Longtime English teacher Phil Hickey never expected to spend four decades at Graland.
“Oh, God no. I said I was going to spend no more than two years,” Hickey recalls. “I never had good math skills.”
Hickey arrived in Denver in 1976, after teaching at a boarding school for orphans in Philadelphia.
At first, he stubbornly kept a clock in his classroom set to East Coast time.
The two-hour time difference wasn’t his only adjustment.
Hickey told Head of Upper School, Tuck Ganzenmuller, he was startled to see Graland girls pulling on uniform kilts and dropping their blue jeans in the school hallway.
“I went to an all-boys’ school for 12 years,” Hickey says. “I went to an all-male college for four years. By the way, Tuck just told me, ‘Shut the door, Phil.’”
Hickey’s arrival also required an adjustment from some Graland parents.
“I was deemed rather wacko,” he recalls. “I was the talk of the cocktail party circuit.”
But headmaster Mike Teitelman knew what he was looking for when he hired Hickey: somebody who could make students laugh.
“He didn’t want a jock,” Hickey says. “I’m as athletic as a corpse. Throw a ball at me and see what happens.”
A self-described “rare bird,” Hickey finally began to feel comfortable in his new nest after a couple of years, when he was assigned to team teach two classes with veteran English teacher Ruth Gorham. The idea of the pairing was that Hickey would profit from Gorham’s experience, while she would benefit from his youthful energy. It proved to be a winning combination.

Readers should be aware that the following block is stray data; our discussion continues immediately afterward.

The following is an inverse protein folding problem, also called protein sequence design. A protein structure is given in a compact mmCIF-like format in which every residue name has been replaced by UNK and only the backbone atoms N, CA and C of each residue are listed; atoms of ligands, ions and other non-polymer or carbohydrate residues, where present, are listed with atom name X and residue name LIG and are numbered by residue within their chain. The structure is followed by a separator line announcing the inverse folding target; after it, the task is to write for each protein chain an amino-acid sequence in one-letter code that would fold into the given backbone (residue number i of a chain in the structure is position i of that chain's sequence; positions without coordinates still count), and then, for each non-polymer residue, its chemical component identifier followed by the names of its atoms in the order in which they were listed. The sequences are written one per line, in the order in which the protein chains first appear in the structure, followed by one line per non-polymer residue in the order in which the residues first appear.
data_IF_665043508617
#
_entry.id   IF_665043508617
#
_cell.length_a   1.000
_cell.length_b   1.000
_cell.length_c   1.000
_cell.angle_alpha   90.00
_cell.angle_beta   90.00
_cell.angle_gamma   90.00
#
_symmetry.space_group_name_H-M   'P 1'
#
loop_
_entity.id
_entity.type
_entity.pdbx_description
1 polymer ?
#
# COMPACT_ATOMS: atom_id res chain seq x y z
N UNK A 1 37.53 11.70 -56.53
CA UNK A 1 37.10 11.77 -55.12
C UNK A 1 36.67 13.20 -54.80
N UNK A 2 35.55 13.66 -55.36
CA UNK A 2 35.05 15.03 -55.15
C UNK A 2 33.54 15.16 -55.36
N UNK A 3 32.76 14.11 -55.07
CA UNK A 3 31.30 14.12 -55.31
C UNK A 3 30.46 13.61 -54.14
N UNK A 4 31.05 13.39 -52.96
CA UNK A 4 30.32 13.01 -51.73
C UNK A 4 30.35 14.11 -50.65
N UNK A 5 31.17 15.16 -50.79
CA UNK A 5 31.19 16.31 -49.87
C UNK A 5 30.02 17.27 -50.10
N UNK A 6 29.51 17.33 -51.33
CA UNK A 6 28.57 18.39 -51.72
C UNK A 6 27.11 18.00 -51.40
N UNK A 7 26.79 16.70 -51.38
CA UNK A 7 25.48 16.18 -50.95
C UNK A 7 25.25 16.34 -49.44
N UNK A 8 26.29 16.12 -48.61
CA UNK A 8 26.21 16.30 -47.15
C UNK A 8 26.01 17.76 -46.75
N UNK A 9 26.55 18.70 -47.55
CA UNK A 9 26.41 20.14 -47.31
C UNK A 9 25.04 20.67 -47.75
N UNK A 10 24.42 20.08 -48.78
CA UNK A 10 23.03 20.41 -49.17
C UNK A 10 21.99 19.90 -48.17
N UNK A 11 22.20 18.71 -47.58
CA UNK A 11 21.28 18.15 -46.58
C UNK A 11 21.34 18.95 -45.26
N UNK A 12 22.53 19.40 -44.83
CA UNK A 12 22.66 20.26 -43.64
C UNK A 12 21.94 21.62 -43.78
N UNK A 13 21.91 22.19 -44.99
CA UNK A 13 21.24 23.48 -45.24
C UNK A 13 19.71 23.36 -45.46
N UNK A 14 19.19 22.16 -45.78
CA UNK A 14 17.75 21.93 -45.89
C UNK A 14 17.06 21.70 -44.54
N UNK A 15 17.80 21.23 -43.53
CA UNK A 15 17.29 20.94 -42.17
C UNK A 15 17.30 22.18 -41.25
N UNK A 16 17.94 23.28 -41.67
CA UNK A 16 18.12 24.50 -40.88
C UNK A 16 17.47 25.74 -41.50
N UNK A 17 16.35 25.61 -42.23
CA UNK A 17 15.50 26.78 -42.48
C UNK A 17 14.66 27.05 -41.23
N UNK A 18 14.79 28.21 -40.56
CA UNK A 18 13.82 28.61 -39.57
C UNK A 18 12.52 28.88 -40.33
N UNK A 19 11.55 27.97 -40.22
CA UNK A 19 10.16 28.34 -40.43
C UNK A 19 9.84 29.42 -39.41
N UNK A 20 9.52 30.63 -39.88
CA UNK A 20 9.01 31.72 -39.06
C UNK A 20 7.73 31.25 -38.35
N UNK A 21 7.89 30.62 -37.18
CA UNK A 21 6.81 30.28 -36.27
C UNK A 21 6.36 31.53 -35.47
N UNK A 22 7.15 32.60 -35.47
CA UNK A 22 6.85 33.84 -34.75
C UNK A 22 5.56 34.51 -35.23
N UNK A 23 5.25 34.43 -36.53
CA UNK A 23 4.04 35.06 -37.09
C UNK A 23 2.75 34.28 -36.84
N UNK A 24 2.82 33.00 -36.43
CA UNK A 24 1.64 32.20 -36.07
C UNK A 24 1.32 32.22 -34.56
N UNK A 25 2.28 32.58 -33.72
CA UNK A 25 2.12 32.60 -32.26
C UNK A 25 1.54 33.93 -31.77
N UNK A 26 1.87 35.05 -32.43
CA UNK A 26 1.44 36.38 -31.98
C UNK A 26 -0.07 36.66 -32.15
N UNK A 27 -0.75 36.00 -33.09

“It became easier. And I felt it was OK to be myself because, frankly, I was not willing to change,” Hickey says. “I think Graland became accustomed to me.”
Like generations of Graland students, I learned verb-subject agreement from Mr. Hickey. And I think of him fondly whenever I remind a colleague that “each” is singular. Over time, he also branched into teaching literature.
“I enjoyed that even more than teaching grammar,” he says.
“Every year had its own share of successes and what I’m going to call perceived failures. But teaching English was a great run as far as I was concerned. And my favorite grade is still seventh grade. I just loved it.”
Hickey says seventh-graders are a happy medium between immature elementary school kids and their jaded older brothers and sisters. They’re also just on the cusp of tackling more sophisticated literature.
“Greek mythology is child’s play when you teach it to kids,” Hickey says. “Or you read Johnny Tremain or The Yearling. That’s children’s literature. To Kill a Mockingbird was adult literature, even if the kids weren’t ready for it.”
Hickey says he thoroughly enjoyed teaching Harper Lee’s classic, along with J.D. Salinger’s Catcher in the Rye, a book he’d discovered in high school when his own English teacher recommended it.
“I went downtown, bought a paperback copy at Charles Scribner’s, and I think by the time I got off the subway at 241st Street in the North Bronx, I had finished the book,” he says.
Hickey re-reads Catcher in the Rye and To Kill a Mockingbird every year and keeps five copies of the latter on his shelf at home, along with a black and white still of Gregory Peck from the movie version. He recalls seeing a stage play of Mockingbird in Denver with some former students. They told him afterwards he’d been muttering throughout the performance at one of the actors, “You’re not Atticus Finch.”
Eventually, Hickey expects to see the new Aaron Sorkin adaptation of Mockingbird that’s selling-out on Broadway, but that will have to wait. He had a chance at matinee tickets in May, but it’s the weekend of the Graland alumni reunion, so Hickey will be in Denver, where it’s still two hours earlier and four decades go by fast.